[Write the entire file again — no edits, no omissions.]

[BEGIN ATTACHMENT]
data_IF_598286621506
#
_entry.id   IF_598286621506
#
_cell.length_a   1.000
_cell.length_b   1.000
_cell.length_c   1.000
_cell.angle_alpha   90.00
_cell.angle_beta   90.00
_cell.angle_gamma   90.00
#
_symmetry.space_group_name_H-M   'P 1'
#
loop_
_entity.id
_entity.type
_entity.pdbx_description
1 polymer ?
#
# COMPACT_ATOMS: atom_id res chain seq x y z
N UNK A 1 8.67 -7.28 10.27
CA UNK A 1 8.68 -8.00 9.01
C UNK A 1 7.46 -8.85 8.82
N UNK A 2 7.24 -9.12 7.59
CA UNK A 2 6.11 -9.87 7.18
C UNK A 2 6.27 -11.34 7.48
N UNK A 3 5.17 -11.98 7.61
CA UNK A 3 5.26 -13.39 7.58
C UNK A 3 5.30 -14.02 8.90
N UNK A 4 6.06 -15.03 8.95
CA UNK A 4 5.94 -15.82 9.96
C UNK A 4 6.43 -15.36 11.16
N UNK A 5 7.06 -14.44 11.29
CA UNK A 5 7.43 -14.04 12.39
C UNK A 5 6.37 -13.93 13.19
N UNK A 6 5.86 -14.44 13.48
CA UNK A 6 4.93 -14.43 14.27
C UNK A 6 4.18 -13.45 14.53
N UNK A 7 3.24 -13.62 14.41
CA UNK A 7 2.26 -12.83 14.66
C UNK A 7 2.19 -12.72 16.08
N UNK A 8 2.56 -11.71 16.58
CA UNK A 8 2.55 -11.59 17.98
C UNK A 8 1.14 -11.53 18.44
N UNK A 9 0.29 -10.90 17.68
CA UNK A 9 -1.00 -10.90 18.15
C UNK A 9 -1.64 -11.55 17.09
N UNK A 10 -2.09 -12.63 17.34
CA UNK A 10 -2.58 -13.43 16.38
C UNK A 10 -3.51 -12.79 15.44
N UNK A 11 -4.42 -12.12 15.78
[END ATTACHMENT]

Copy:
data_IF_598286621506
#
_entry.id   IF_598286621506
#
_cell.length_a   1.000
_cell.length_b   1.000
_cell.length_c   1.000
_cell.angle_alpha   90.00
_cell.angle_beta   90.00
_cell.angle_gamma   90.00
#
_symmetry.space_group_name_H-M   'P 1'
#
loop_
_entity.id
_entity.type
_entity.pdbx_description
1 polymer ?
#
# COMPACT_ATOMS: atom_id res chain seq x y z
N UNK A 1 8.67 -7.28 10.27
CA UNK A 1 8.68 -8.00 9.01
C UNK A 1 7.46 -8.85 8.82
N UNK A 2 7.24 -9.12 7.59
CA UNK A 2 6.11 -9.87 7.18
C UNK A 2 6.27 -11.34 7.48
N UNK A 3 5.17 -11.98 7.61
CA UNK A 3 5.26 -13.39 7.58
C UNK A 3 5.30 -14.02 8.90
N UNK A 4 6.06 -15.03 8.95
CA UNK A 4 5.94 -15.82 9.96
C UNK A 4 6.43 -15.36 11.16
N UNK A 5 7.06 -14.44 11.29
CA UNK A 5 7.43 -14.04 12.39
C UNK A 5 6.37 -13.93 13.19
N UNK A 6 5.86 -14.44 13.48
CA UNK A 6 4.93 -14.43 14.27
C UNK A 6 4.18 -13.45 14.53
N UNK A 7 3.24 -13.62 14.41
CA UNK A 7 2.26 -12.83 14.66
C UNK A 7 2.19 -12.72 16.08
N UNK A 8 2.56 -11.71 16.58
CA UNK A 8 2.55 -11.59 17.98
C UNK A 8 1.14 -11.53 18.44
N UNK A 9 0.29 -10.90 17.68
CA UNK A 9 -1.00 -10.90 18.15
C UNK A 9 -1.64 -11.55 17.09
N UNK A 10 -2.09 -12.63 17.34
CA UNK A 10 -2.58 -13.43 16.38
C UNK A 10 -3.51 -12.79 15.44
N UNK A 11 -4.42 -12.12 15.78